Exercise may also assist in regulating hormones and decreasing stress, both of which can help alleviate PMS symptoms. According to studies, PMS is more probable if you’re obese, defined as having a BMI of 30 or above, and if you don’t move enough.

You’ll also want to make sure you’re lowering stress as much as possible in your everyday life since stress exacerbates PMS symptoms. According to recent research, women who believed their stress levels were high throughout the early weeks of two consecutive monthly cycles had a 25-fold increase in the likelihood of experiencing PMS symptoms. Why? When you’re stressed, the stress hormone cortisol levels increase. Hormonal balance is harmed as a result of this. The more stressed you are, the more premenstrual symptoms you will have every month.

Essential Oils

Essential oils are a natural therapy for PMS that may be quite helpful. Clary sage oil aids in the natural balance of hormones, which may assist in alleviating symptoms. Rub 2 to 3 drops of oil on the lower abdomen with a carrier oil (such as almond oil). For 2 to 5 minutes, apply a warm compress to the affected region. Cypress oil helps to promote circulation and relieve cramps. Combine it with a carrier oil and use it similarly to clary sage.

Apply ylang-ylang oil mixed with lavender oil in a carrier oil like almond oil on the back of the neck and lower belly to relieve tension, stress, and cramps.

Early Pregnancy Signs vs. PMS Symptoms

Several symptoms are similar to both PMS and pregnancy, such as exhaustion. You could be wondering whether it’s PMS or if you’re pregnant if you don’t have a positive pregnancy test. Breast tenderness and stomach cramps are the two most frequent overlapping symptoms, but happily, there are several methods to distinguish between them.

You may suffer implantation cramps if you’re pregnant. However, if you’re ready to start your period, you may start to feel cramps a day or two before it arrives. How can you identify the difference between the two? Implantation pains usually occur soon after ovulation, rather than directly before your period. Menstrual cramps often begin a day or two before menstruation and are more acute than implantation cramps.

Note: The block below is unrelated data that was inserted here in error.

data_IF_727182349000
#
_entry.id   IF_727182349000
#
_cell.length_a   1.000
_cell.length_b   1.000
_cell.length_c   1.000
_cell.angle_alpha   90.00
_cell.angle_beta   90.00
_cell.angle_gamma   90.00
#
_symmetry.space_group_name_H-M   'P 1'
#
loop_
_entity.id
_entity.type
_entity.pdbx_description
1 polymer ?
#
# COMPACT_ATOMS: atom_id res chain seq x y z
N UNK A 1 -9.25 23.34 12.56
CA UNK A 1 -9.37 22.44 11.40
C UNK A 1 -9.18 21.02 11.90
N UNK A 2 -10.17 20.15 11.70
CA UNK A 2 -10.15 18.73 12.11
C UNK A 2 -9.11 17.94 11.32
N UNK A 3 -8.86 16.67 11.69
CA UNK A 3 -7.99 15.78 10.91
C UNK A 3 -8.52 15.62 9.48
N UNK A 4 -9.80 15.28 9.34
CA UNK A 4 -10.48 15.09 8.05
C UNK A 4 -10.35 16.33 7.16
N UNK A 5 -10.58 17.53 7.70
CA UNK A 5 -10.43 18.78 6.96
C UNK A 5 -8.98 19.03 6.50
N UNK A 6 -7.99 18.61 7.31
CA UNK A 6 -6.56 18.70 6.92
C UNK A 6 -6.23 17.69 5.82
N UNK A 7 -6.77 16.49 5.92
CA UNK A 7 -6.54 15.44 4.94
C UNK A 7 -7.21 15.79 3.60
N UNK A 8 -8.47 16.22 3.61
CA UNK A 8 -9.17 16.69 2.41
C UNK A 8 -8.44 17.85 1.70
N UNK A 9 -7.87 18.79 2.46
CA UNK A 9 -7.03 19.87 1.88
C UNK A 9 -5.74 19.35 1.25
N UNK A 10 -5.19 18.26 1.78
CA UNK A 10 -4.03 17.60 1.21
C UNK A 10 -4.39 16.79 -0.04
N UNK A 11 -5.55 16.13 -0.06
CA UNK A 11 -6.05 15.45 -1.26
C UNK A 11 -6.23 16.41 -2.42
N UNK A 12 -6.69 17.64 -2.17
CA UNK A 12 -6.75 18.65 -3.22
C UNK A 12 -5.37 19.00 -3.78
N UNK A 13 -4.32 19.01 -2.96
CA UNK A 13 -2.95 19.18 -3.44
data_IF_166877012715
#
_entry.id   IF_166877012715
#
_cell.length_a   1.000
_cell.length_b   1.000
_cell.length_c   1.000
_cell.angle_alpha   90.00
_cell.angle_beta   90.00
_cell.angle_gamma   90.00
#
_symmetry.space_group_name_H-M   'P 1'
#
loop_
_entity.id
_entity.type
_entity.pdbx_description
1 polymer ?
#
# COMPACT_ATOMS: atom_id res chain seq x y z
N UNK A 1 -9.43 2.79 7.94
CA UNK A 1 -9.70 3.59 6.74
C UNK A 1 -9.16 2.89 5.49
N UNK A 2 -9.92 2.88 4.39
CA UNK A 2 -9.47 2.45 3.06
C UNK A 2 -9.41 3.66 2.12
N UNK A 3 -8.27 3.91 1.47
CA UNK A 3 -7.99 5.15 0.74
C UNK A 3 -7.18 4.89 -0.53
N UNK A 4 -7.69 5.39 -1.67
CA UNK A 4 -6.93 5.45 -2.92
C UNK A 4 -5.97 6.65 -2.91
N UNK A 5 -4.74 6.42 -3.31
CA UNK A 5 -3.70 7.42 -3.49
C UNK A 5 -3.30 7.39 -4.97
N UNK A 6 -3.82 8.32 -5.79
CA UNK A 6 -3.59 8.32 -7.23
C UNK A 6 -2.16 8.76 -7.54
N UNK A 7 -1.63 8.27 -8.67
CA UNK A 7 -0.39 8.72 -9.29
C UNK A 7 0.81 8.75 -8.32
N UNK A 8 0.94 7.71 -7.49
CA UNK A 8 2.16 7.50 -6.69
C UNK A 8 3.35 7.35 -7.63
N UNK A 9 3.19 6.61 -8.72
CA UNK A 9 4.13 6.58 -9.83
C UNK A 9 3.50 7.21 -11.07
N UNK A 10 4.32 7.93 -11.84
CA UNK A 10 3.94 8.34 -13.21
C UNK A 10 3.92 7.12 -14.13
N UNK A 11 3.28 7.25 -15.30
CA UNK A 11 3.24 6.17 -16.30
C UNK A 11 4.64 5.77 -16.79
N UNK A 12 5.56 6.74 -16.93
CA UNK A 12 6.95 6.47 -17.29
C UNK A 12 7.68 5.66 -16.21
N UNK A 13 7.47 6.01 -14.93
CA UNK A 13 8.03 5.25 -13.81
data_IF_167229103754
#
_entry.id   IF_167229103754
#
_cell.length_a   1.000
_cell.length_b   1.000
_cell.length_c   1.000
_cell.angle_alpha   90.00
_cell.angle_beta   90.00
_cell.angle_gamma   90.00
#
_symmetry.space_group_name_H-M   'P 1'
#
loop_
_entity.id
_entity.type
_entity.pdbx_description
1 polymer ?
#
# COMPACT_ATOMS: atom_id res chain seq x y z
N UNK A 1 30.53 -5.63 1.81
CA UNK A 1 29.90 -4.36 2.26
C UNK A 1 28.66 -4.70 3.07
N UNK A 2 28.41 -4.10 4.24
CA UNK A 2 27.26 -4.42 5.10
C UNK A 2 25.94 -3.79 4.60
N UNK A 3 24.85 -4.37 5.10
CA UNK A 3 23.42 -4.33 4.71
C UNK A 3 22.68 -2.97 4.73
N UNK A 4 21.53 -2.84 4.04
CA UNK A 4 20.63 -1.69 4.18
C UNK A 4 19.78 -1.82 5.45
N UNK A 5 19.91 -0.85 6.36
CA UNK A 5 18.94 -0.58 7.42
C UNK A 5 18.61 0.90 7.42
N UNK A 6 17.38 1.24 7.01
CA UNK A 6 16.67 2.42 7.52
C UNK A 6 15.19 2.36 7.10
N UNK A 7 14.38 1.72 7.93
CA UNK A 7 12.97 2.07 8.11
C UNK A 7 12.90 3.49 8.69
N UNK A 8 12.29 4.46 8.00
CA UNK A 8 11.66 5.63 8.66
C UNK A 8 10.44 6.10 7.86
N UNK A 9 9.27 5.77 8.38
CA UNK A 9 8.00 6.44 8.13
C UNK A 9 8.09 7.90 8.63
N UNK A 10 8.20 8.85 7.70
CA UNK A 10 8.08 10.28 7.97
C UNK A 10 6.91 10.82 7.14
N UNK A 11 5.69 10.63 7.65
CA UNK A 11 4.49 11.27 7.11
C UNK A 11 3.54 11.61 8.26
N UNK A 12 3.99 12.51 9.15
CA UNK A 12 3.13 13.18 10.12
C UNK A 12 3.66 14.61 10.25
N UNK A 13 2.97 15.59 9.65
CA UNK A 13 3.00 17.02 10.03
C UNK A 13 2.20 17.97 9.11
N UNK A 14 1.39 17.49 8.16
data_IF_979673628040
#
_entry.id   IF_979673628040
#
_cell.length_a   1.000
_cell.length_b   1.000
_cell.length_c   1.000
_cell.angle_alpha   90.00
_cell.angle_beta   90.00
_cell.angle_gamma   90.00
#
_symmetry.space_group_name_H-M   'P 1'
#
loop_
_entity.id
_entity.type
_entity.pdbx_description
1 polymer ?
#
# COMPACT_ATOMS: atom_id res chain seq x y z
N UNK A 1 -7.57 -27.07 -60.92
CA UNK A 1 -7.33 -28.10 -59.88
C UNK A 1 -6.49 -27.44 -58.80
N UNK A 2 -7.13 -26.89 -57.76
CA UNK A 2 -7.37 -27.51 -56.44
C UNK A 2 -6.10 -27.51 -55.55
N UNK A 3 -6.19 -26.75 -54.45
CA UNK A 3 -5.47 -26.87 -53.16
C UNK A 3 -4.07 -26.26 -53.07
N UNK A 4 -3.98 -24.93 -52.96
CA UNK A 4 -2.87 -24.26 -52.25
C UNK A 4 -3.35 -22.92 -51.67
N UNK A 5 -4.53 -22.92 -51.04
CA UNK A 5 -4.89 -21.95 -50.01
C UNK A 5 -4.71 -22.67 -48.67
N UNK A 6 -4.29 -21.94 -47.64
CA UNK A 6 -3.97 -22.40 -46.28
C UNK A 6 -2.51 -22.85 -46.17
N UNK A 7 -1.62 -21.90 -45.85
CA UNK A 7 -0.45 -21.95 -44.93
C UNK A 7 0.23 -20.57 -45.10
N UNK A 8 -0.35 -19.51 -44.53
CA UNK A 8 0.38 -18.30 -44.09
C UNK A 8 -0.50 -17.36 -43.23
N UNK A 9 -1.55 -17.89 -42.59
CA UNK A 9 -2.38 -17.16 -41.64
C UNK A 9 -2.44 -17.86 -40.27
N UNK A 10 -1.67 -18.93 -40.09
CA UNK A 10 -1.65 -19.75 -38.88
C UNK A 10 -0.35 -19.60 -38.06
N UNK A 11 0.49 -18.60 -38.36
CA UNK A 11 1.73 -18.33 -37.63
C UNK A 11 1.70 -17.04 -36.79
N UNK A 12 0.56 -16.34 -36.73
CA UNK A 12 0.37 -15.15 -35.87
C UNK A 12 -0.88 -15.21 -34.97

Early pregnancy and PMS may make your breasts feel painful when it comes to breast changes. A darkening of the areola, on the other hand, is a breast alteration that is typical during pregnancy but not PMS.

Early pregnancy symptoms that are unique:

  • Urination has increased: Frequent urination is a typical early pregnancy symptom that is not a PMS symptom.
  • Aversions to certain foods: Do some meals make you ill to your stomach simply by looking at them or smelling them? Because this does not usually happen with PMS, you might be pregnant.
  • Feeling unwell in the morning: If you’re generally healthy but feel queasy or vomit a lot, you could suffer from morning sickness, a common pregnancy symptom.
  • Spotting: Although most women do not experience spotting during PMS, a woman in the early stages of pregnancy may have minor bleeding when the fertilized egg adheres to the uterine lining. This normally occurs six to twelve days following fertilization of the eggs. Bleeding will be lighter, shorter, and have a brownish or pink tinge to it.
  • Changes in the breasts: It’s usual to have sore and swollen breasts if you’re suffering from PMS. Although painful breasts may occur throughout pregnancy, darkening of the areola is usually a symptom of early pregnancy due to an increase in estrogen levels.


It’s always good to double-check that your PMS symptoms are related to PMS and not anything else, including melancholy, anxiety, or endocrine system issues. If your PMS symptoms prevent you from doing your everyday activities or if you have indicators of another health problem, see your doctor.

Also, if you’re pregnant rather than suffering from PMS, you’ll want to avoid using any essential oils or natural supplements that might harm your baby. A pregnancy test is the best method to detect the difference between PMS symptoms and early pregnancy. It’s also a good idea to keep note of your PMS symptoms every month so you can spot any changes.

Last Thoughts

  • Conventional OTC PMS medications may cause a slew of short- and long-term health problems in addition to PMS.
  • Natural PMS therapies work by addressing the hormonal imbalances that cause PMS symptoms.
  • To get rid of PMS, limit or eliminate trans fats, sugar, salt, caffeine, and alcohol.
  • A high-nutrient diet is an important aspect of naturally treating PMS.
  • Essential vitamins and minerals may be obtained via both diet and supplements.
  • Exercise, stress reduction, and emotional baggage discharge are all beneficial in reducing PMS symptoms.
  • Natural PMS solutions are not expensive or difficult to get.

FDA Compliance

The information on this website has not been evaluated by the Food & Drug Administration or any other medical body. We do not aim to diagnose, treat, cure or prevent any illness or disease. Information is shared for educational purposes only. You must consult your doctor before acting on any content on this website, especially if you are pregnant, nursing, taking medication, or have a medical condition.